NFL, players prepare for court
The NFL lockout is about to head to court.
With the lockout at three weeks and no end in sight, attorneys for the NFL and its locked-out players will go before a federal judge today in the first round of their fight over the future of the $9 billion business — including the 2011 season.
The players — with stars like Tom Brady, Peyton Manning and Drew Brees among the plaintiffs and retirees and yet-to-play rookies joining them in support — are asking for an immediate end to the lockout on the basis of “irreparable harm” to their careers. The injunction request accompanies the antitrust lawsuit filed against the league after labor talks broke down on March 11.
The league says it has the right to keep players from working and says the court must wait until the National Labor Relations Board rules on its claim that the players didn’t negotiate in good faith.
The fight is complicated and perhaps uninteresting to the average football plan in early April when the scheduled start of the season is still five months away. But the fate of everyone’s favorite team hangs in the balance.
“Even though football is enjoying this unprecedented popularity ... nothing is invulnerable,” said David Allen Larson, a professor of labor and employment law at Hamline University School of Law in St. Paul, Minn., where U.S. District Judge Susan Richard Nelson will hold the hearing.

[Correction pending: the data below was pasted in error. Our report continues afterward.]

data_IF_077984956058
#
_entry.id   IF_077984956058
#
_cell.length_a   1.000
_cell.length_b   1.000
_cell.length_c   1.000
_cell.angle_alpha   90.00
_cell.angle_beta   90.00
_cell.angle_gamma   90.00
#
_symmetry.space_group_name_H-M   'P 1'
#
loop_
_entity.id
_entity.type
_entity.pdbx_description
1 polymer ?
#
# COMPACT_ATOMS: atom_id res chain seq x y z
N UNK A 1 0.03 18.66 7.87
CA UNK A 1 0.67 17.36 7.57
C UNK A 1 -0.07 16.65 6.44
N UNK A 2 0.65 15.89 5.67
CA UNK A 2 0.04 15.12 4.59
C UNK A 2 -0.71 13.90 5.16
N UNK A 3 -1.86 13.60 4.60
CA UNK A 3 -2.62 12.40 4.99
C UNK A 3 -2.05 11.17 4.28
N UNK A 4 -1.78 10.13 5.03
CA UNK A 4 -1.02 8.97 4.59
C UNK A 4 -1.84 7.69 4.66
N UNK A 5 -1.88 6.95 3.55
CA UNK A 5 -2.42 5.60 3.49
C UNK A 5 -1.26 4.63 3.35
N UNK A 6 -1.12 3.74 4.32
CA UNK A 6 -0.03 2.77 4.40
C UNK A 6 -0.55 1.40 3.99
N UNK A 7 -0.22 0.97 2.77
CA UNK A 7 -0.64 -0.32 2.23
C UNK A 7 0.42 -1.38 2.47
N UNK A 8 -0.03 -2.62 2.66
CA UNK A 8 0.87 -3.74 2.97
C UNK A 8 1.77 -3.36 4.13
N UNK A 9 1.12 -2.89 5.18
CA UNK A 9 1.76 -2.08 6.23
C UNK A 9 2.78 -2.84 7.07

The first work stoppage in the NFL since the 1987 strike — and the first in any major U.S sports league since the NHL’s lost 2004-05 season — has developed into one of the all-time nasty disputes in sports. The players balked at more financial concessions when the owners wouldn’t open their books, and the owners insist the decertification of the union is a sham cooked up only to apply leverage in the fight.
Now, they don’t even agree on which laws apply to the case, with the owners arguing for labor law and the players preferring antitrust rules.
Nelson isn’t likely to rule on the injunction request today. She could side with the players and grant the injunction, putting pro football back in business. Or she could side with the owners and either deny the injunction or wait to decide until the NLRB rules on the league’s contention that decertification was an improper bargaining ploy.